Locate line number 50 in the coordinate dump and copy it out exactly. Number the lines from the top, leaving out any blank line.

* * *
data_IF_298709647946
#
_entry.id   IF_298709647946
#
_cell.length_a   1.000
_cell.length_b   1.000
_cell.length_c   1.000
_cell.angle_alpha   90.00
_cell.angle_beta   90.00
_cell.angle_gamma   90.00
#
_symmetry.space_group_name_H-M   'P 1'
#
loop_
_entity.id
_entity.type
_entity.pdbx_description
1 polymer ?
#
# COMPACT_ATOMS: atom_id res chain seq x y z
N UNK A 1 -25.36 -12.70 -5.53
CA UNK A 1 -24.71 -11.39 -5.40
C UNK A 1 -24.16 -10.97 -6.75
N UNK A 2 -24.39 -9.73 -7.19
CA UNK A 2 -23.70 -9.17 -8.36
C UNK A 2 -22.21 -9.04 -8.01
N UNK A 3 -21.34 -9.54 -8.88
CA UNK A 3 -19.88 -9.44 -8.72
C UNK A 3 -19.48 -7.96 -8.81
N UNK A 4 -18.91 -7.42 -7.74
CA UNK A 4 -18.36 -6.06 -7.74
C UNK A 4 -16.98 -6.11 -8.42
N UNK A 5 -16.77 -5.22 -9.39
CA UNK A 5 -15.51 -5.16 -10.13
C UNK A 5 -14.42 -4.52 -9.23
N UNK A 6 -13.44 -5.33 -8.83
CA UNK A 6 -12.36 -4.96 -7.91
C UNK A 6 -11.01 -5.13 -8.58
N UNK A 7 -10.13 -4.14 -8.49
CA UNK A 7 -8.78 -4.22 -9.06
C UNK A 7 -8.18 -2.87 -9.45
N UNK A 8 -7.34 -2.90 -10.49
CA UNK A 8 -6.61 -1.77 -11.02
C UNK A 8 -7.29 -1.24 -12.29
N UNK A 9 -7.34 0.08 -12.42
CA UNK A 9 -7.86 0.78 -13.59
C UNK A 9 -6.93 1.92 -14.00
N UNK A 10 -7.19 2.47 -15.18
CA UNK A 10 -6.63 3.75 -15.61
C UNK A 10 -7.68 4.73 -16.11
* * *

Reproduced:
C UNK A 10 -7.68 4.73 -16.11